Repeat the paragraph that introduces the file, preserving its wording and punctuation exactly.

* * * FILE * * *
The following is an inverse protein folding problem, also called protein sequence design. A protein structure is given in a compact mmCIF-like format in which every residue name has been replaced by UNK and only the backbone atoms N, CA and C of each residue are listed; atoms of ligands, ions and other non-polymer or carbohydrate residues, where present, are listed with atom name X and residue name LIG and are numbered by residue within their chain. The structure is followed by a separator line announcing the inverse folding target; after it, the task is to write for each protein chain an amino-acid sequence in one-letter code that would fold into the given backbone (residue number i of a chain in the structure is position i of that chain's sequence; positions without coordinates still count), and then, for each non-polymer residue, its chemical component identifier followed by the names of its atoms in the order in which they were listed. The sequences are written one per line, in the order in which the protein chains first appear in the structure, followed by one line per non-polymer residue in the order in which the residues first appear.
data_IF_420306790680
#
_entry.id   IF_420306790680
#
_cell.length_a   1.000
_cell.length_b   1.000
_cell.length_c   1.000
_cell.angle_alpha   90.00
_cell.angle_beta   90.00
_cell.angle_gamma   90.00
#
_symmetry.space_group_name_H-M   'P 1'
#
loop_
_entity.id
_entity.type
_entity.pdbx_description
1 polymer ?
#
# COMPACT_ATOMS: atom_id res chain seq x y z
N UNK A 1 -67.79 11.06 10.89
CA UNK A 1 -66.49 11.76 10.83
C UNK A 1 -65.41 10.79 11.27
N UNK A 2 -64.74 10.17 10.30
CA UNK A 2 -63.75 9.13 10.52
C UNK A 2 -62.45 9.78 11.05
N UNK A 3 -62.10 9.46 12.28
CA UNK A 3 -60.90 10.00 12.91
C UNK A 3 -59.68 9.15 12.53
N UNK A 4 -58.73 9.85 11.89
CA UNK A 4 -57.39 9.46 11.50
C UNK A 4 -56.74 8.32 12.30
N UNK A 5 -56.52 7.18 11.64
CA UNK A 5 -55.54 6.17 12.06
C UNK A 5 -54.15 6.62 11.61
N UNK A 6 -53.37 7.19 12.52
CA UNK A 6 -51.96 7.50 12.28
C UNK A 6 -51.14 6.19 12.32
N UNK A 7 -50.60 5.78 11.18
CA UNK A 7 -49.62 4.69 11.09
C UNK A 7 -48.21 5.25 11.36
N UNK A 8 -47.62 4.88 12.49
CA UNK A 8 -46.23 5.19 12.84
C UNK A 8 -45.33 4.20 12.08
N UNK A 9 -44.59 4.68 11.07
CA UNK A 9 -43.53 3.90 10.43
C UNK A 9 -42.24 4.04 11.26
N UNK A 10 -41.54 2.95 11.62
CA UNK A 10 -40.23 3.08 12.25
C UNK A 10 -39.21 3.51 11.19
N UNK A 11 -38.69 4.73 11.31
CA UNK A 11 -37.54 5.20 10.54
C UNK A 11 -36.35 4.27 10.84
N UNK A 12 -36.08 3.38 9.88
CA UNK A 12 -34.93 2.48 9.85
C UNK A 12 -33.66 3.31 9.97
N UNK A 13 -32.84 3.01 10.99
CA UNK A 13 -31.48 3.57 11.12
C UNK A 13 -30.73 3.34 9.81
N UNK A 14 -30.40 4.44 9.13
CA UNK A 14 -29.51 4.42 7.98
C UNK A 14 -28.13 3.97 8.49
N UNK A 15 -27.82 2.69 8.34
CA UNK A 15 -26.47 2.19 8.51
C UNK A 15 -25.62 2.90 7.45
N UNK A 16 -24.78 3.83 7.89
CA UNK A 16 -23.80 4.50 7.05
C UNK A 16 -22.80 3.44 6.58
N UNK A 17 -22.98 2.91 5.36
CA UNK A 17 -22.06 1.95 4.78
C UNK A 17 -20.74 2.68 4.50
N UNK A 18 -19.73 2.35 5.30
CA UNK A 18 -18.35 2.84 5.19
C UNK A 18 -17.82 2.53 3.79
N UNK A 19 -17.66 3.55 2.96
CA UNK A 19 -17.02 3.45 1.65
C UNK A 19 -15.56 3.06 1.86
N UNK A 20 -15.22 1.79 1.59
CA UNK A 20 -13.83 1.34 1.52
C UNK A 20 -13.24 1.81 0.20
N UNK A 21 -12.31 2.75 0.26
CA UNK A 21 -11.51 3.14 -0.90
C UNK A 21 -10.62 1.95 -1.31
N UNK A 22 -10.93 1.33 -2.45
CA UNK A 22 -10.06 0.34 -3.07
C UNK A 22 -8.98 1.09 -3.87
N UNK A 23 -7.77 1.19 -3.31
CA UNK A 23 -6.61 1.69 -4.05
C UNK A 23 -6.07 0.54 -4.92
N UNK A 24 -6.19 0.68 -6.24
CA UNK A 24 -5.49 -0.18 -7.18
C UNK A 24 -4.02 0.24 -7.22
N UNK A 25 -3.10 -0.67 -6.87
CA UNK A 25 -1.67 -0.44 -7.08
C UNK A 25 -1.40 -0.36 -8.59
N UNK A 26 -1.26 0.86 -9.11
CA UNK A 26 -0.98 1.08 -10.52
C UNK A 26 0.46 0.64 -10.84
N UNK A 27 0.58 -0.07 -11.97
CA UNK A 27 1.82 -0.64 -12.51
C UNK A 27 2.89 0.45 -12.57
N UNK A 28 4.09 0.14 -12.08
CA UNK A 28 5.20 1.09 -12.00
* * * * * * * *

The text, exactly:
The following is an inverse protein folding problem, also called protein sequence design. A protein structure is given in a compact mmCIF-like format in which every residue name has been replaced by UNK and only the backbone atoms N, CA and C of each residue are listed; atoms of ligands, ions and other non-polymer or carbohydrate residues, where present, are listed with atom name X and residue name LIG and are numbered by residue within their chain. The structure is followed by a separator line announcing the inverse folding target; after it, the task is to write for each protein chain an amino-acid sequence in one-letter code that would fold into the given backbone (residue number i of a chain in the structure is position i of that chain's sequence; positions without coordinates still count), and then, for each non-polymer residue, its chemical component identifier followed by the names of its atoms in the order in which they were listed. The sequences are written one per line, in the order in which the protein chains first appear in the structure, followed by one line per non-polymer residue in the order in which the residues first appear.